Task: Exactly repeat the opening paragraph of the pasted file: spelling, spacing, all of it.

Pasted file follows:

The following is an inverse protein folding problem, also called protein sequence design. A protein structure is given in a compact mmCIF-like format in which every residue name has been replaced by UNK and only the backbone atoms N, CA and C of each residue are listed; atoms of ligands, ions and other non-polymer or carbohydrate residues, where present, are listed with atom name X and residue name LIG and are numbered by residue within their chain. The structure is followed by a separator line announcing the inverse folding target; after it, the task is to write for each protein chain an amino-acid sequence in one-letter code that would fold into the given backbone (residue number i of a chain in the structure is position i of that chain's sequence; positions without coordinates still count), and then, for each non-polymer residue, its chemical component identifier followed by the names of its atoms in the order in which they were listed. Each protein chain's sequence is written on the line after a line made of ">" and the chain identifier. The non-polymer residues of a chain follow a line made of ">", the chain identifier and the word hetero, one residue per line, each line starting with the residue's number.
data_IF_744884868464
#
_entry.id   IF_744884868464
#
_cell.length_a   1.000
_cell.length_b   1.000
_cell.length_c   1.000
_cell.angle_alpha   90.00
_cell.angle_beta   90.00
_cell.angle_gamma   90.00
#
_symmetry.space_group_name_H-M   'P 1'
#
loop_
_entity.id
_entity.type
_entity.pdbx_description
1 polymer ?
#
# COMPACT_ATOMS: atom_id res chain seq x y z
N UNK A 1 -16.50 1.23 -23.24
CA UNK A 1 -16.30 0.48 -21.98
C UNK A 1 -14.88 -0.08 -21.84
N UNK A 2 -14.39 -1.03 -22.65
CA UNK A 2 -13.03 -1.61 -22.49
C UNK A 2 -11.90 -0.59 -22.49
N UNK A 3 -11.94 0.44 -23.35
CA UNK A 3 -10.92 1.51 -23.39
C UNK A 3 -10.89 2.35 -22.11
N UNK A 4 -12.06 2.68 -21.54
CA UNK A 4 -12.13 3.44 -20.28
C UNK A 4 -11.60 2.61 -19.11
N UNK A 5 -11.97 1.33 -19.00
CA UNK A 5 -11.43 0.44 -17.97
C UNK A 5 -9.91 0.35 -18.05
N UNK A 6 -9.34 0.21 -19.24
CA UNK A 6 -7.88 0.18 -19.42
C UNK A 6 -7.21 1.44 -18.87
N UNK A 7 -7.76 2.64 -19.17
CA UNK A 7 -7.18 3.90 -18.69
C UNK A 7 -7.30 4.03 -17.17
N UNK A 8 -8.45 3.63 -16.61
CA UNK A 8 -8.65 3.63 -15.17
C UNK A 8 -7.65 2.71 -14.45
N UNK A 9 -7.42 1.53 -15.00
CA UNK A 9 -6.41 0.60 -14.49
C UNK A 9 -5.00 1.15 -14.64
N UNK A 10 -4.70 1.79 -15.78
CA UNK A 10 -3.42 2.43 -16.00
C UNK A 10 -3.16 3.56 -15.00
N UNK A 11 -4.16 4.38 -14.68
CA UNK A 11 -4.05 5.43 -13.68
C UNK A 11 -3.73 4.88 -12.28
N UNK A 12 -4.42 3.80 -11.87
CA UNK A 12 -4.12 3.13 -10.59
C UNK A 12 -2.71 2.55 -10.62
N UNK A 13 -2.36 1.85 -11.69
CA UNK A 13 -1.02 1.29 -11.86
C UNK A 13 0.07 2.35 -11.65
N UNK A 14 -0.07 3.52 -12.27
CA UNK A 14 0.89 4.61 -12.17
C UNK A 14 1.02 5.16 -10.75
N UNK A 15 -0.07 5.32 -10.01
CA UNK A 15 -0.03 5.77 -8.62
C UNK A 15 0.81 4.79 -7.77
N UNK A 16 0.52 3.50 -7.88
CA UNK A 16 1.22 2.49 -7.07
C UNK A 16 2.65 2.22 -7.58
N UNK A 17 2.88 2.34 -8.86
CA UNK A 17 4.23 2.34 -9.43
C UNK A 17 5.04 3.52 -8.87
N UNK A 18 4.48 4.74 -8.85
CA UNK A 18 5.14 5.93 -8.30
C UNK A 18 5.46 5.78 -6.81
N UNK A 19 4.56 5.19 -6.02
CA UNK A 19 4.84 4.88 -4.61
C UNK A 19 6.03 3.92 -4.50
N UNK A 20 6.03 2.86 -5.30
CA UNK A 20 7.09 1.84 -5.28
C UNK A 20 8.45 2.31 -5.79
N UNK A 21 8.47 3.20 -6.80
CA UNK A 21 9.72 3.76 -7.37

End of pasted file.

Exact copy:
The following is an inverse protein folding problem, also called protein sequence design. A protein structure is given in a compact mmCIF-like format in which every residue name has been replaced by UNK and only the backbone atoms N, CA and C of each residue are listed; atoms of ligands, ions and other non-polymer or carbohydrate residues, where present, are listed with atom name X and residue name LIG and are numbered by residue within their chain. The structure is followed by a separator line announcing the inverse folding target; after it, the task is to write for each protein chain an amino-acid sequence in one-letter code that would fold into the given backbone (residue number i of a chain in the structure is position i of that chain's sequence; positions without coordinates still count), and then, for each non-polymer residue, its chemical component identifier followed by the names of its atoms in the order in which they were listed. Each protein chain's sequence is written on the line after a line made of ">" and the chain identifier. The non-polymer residues of a chain follow a line made of ">", the chain identifier and the word hetero, one residue per line, each line starting with the residue's number.